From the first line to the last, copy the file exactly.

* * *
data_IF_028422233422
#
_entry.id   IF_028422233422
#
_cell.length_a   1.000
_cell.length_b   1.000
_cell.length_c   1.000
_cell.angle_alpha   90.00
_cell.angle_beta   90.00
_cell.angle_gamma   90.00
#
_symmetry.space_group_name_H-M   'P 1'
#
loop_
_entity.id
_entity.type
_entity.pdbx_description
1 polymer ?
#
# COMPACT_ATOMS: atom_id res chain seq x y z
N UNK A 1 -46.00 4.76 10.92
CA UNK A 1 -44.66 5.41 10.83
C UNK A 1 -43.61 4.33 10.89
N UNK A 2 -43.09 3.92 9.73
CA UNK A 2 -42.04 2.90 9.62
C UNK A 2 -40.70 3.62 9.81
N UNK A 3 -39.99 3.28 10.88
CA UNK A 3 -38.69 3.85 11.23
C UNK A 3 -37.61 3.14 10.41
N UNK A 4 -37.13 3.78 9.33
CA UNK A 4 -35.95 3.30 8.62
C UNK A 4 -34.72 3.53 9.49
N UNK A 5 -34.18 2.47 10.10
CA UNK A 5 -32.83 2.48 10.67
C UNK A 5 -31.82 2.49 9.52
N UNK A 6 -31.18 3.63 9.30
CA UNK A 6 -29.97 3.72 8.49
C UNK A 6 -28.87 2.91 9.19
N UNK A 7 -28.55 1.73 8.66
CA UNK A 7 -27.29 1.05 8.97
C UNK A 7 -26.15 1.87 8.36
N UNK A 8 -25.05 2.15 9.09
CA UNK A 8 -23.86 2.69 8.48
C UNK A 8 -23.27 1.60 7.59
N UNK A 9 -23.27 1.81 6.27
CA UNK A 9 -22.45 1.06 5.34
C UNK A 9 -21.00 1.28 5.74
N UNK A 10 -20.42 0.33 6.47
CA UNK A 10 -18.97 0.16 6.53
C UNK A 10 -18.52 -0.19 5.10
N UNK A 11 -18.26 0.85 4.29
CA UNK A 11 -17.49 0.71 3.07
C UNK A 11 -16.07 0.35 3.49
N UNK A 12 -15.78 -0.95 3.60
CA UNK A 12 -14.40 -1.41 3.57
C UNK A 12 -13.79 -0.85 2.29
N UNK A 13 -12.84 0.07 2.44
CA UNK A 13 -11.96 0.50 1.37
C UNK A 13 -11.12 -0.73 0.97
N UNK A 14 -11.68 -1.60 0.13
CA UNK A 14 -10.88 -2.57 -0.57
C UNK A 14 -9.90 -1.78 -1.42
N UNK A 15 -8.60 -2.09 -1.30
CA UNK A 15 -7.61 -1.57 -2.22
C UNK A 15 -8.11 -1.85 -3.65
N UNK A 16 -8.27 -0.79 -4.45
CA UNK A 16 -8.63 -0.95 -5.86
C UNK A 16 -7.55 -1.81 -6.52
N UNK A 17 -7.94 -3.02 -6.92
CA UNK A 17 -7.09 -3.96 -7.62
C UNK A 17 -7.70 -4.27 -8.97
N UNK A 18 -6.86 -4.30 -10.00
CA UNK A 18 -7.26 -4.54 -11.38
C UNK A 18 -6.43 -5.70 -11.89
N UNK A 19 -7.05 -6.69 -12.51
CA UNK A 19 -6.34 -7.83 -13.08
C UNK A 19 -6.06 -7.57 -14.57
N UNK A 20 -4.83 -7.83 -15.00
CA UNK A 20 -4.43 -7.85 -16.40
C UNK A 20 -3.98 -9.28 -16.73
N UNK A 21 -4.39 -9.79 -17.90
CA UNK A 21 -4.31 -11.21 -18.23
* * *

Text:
data_IF_028422233422
#
_entry.id   IF_028422233422
#
_cell.length_a   1.000
_cell.length_b   1.000
_cell.length_c   1.000
_cell.angle_alpha   90.00
_cell.angle_beta   90.00
_cell.angle_gamma   90.00
#
_symmetry.space_group_name_H-M   'P 1'
#
loop_
_entity.id
_entity.type
_entity.pdbx_description
1 polymer ?
#
# COMPACT_ATOMS: atom_id res chain seq x y z
N UNK A 1 -46.00 4.76 10.92
CA UNK A 1 -44.66 5.41 10.83
C UNK A 1 -43.61 4.33 10.89
N UNK A 2 -43.09 3.92 9.73
CA UNK A 2 -42.04 2.90 9.62
C UNK A 2 -40.70 3.62 9.81
N UNK A 3 -39.99 3.28 10.88
CA UNK A 3 -38.69 3.85 11.23
C UNK A 3 -37.61 3.14 10.41
N UNK A 4 -37.13 3.78 9.33
CA UNK A 4 -35.95 3.30 8.62
C UNK A 4 -34.72 3.53 9.49
N UNK A 5 -34.18 2.47 10.10
CA UNK A 5 -32.83 2.48 10.67
C UNK A 5 -31.82 2.49 9.52
N UNK A 6 -31.18 3.63 9.30
CA UNK A 6 -29.97 3.72 8.49
C UNK A 6 -28.87 2.91 9.19
N UNK A 7 -28.55 1.73 8.66
CA UNK A 7 -27.29 1.05 8.97
C UNK A 7 -26.15 1.87 8.36
N UNK A 8 -25.05 2.15 9.09
CA UNK A 8 -23.86 2.69 8.48
C UNK A 8 -23.27 1.60 7.59
N UNK A 9 -23.27 1.81 6.27
CA UNK A 9 -22.45 1.06 5.34
C UNK A 9 -21.00 1.28 5.74
N UNK A 10 -20.42 0.33 6.47
CA UNK A 10 -18.97 0.16 6.53
C UNK A 10 -18.52 -0.19 5.10
N UNK A 11 -18.26 0.85 4.29
CA UNK A 11 -17.49 0.71 3.07
C UNK A 11 -16.07 0.35 3.49
N UNK A 12 -15.78 -0.95 3.60
CA UNK A 12 -14.40 -1.41 3.57
C UNK A 12 -13.79 -0.85 2.29
N UNK A 13 -12.84 0.07 2.44
CA UNK A 13 -11.96 0.50 1.37
C UNK A 13 -11.12 -0.73 0.97
N UNK A 14 -11.68 -1.60 0.13
CA UNK A 14 -10.88 -2.57 -0.57
C UNK A 14 -9.90 -1.78 -1.42
N UNK A 15 -8.60 -2.09 -1.30
CA UNK A 15 -7.61 -1.57 -2.22
C UNK A 15 -8.11 -1.85 -3.65
N UNK A 16 -8.27 -0.79 -4.45
CA UNK A 16 -8.63 -0.95 -5.86
C UNK A 16 -7.55 -1.81 -6.52
N UNK A 17 -7.94 -3.02 -6.92
CA UNK A 17 -7.09 -3.96 -7.62
C UNK A 17 -7.70 -4.27 -8.97
N UNK A 18 -6.86 -4.30 -10.00
CA UNK A 18 -7.26 -4.54 -11.38
C UNK A 18 -6.43 -5.70 -11.89
N UNK A 19 -7.05 -6.69 -12.51
CA UNK A 19 -6.34 -7.83 -13.08
C UNK A 19 -6.06 -7.57 -14.57
N UNK A 20 -4.83 -7.83 -15.00
CA UNK A 20 -4.43 -7.85 -16.40
C UNK A 20 -3.98 -9.28 -16.73
N UNK A 21 -4.39 -9.79 -17.90
CA UNK A 21 -4.31 -11.21 -18.23